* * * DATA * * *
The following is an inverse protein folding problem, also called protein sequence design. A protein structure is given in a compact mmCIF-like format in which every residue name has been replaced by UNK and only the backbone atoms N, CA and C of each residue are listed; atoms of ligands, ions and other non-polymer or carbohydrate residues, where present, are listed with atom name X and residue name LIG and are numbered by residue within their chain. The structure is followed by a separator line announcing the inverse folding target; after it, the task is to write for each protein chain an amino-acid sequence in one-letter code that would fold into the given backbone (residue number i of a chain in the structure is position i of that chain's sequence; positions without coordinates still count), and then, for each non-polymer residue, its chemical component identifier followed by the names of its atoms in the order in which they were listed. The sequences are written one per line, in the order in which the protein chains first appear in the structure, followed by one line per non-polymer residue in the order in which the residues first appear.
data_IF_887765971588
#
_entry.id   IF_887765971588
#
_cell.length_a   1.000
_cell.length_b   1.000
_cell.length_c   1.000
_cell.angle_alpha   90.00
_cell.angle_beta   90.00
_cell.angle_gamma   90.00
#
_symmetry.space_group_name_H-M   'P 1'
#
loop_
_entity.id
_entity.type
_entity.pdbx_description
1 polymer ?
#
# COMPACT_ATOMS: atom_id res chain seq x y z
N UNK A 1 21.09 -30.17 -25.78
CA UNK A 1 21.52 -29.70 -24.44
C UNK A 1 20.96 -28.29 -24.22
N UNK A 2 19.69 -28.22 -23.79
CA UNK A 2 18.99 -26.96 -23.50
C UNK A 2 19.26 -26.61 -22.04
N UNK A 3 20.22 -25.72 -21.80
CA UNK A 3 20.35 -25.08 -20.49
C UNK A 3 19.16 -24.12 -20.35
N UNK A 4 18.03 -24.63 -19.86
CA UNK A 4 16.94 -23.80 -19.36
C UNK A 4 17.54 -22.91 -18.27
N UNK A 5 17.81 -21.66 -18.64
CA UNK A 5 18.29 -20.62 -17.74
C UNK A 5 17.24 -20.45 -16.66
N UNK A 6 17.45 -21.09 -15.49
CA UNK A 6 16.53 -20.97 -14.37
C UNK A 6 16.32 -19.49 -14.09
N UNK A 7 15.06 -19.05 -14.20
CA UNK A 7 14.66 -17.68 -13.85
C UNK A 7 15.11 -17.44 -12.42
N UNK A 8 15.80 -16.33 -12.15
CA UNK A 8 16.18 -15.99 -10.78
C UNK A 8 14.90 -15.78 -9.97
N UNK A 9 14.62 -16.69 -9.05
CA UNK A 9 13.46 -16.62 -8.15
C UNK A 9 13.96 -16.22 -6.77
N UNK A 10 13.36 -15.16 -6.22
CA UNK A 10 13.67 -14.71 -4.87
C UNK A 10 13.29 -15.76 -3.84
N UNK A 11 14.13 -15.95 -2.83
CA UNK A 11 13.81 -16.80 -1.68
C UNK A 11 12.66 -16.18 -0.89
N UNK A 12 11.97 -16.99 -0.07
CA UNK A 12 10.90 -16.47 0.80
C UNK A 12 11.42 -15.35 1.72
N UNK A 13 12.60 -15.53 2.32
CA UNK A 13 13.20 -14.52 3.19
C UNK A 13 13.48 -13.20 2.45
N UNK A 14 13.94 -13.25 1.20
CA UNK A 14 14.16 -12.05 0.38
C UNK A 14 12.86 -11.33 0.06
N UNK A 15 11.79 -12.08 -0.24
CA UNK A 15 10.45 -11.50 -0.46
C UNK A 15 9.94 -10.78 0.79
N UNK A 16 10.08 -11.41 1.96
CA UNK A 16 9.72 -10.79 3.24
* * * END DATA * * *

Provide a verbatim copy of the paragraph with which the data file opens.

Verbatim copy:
The following is an inverse protein folding problem, also called protein sequence design. A protein structure is given in a compact mmCIF-like format in which every residue name has been replaced by UNK and only the backbone atoms N, CA and C of each residue are listed; atoms of ligands, ions and other non-polymer or carbohydrate residues, where present, are listed with atom name X and residue name LIG and are numbered by residue within their chain. The structure is followed by a separator line announcing the inverse folding target; after it, the task is to write for each protein chain an amino-acid sequence in one-letter code that would fold into the given backbone (residue number i of a chain in the structure is position i of that chain's sequence; positions without coordinates still count), and then, for each non-polymer residue, its chemical component identifier followed by the names of its atoms in the order in which they were listed. The sequences are written one per line, in the order in which the protein chains first appear in the structure, followed by one line per non-polymer residue in the order in which the residues first appear.